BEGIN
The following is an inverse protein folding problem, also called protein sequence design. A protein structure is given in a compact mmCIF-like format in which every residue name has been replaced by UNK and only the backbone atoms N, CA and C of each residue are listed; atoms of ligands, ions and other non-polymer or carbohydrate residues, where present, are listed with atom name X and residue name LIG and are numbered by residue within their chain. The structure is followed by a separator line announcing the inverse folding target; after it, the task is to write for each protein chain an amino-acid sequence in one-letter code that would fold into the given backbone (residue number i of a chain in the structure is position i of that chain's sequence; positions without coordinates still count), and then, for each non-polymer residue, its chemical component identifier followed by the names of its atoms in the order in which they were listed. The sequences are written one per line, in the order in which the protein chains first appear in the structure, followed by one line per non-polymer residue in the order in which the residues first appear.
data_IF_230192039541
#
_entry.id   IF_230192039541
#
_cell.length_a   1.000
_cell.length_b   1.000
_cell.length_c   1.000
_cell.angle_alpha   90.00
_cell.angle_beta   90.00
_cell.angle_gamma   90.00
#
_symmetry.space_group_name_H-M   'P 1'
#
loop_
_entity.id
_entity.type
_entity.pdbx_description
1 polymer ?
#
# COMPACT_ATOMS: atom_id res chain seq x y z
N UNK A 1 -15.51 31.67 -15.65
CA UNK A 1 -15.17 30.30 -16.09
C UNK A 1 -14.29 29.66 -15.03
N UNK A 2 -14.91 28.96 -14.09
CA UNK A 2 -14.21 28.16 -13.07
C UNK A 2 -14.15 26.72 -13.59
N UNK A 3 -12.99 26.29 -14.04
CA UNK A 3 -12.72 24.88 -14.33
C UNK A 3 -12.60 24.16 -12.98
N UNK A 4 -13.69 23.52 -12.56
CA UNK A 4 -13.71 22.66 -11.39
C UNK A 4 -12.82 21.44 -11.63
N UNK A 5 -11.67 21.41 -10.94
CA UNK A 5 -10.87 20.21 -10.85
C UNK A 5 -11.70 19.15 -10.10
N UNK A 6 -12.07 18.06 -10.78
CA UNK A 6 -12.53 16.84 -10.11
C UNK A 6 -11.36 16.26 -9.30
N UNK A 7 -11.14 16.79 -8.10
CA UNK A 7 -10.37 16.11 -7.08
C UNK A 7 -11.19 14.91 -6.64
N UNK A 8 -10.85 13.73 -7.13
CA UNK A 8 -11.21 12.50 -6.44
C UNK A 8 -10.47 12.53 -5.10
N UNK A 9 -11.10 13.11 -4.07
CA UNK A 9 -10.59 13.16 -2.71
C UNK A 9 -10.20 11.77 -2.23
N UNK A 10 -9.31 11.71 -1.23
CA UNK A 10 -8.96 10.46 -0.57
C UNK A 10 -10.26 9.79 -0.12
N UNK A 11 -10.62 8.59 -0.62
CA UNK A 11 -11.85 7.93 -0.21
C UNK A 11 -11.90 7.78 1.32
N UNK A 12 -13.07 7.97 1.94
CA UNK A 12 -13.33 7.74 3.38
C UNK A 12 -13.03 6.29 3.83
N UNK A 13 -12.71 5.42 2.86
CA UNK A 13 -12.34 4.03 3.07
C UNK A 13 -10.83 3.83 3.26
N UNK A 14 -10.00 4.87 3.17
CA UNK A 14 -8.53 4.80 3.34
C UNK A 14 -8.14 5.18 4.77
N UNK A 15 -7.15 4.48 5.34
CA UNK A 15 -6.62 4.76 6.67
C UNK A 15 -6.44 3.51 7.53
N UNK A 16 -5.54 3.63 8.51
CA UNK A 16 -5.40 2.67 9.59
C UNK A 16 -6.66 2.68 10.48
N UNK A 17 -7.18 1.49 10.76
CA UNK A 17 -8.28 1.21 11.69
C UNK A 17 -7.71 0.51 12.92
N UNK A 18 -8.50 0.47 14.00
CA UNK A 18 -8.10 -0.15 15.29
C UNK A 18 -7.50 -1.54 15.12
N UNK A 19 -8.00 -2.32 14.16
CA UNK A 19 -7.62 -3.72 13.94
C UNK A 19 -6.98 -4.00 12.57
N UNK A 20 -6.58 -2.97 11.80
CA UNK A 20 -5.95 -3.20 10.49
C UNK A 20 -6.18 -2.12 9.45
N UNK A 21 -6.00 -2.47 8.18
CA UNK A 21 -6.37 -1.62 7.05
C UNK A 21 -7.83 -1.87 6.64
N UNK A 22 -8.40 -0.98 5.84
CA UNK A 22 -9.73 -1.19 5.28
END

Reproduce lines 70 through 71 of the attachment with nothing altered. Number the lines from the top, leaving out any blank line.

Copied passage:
N UNK A 17 -7.18 1.49 10.76
CA UNK A 17 -8.28 1.21 11.69